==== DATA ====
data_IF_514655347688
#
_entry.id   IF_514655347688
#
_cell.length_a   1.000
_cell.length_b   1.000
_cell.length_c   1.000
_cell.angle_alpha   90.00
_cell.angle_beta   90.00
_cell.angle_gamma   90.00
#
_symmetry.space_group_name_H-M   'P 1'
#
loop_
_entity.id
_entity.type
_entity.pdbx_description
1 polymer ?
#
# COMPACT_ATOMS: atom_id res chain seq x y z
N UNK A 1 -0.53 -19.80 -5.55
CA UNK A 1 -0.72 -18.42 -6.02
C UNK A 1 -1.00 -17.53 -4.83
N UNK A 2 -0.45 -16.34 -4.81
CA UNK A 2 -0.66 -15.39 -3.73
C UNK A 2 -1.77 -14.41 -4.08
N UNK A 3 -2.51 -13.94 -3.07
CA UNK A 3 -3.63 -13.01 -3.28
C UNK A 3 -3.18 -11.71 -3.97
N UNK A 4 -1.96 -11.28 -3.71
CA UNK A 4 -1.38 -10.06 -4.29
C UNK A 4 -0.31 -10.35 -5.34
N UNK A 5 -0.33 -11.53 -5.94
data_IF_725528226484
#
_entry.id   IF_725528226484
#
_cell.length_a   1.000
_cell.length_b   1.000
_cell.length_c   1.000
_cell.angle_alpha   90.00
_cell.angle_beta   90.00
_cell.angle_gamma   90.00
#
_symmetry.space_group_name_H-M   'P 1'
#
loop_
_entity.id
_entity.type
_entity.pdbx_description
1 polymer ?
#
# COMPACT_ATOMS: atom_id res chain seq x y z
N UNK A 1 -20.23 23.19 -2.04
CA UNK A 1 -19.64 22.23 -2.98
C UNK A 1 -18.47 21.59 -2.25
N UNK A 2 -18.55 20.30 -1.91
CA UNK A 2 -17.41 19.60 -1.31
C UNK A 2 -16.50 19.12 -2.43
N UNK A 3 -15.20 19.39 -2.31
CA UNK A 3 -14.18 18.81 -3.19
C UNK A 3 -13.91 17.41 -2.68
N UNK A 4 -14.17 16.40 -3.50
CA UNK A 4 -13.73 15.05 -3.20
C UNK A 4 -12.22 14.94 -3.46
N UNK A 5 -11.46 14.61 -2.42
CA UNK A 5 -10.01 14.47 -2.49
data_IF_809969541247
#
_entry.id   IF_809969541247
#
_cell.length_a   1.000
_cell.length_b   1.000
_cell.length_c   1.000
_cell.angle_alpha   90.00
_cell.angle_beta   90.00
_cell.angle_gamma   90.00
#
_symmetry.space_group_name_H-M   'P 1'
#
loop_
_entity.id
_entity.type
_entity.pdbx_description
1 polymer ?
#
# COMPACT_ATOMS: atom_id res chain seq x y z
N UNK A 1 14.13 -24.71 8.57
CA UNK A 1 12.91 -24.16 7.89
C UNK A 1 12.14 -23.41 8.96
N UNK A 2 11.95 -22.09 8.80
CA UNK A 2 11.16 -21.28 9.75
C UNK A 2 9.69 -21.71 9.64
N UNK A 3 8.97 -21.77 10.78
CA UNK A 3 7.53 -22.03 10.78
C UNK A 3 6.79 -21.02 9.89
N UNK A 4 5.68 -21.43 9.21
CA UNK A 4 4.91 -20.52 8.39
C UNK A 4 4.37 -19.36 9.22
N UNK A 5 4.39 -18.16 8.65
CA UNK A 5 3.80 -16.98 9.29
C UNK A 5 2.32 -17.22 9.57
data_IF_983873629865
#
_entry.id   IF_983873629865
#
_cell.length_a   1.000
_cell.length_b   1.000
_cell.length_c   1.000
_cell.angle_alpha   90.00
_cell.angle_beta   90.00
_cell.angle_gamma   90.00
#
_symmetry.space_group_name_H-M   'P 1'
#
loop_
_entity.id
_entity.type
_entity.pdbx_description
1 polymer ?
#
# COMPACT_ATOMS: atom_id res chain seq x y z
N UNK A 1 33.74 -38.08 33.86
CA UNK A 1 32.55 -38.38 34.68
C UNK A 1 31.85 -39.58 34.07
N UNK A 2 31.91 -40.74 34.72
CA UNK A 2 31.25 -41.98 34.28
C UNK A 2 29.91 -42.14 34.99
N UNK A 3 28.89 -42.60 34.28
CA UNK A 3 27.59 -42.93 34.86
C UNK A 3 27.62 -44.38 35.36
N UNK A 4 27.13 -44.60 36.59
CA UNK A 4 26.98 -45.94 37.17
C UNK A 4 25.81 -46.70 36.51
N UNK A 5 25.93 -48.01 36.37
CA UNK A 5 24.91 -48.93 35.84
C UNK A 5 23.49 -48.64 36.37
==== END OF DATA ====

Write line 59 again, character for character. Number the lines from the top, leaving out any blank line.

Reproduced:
C UNK A 2 -16.50 19.12 -2.43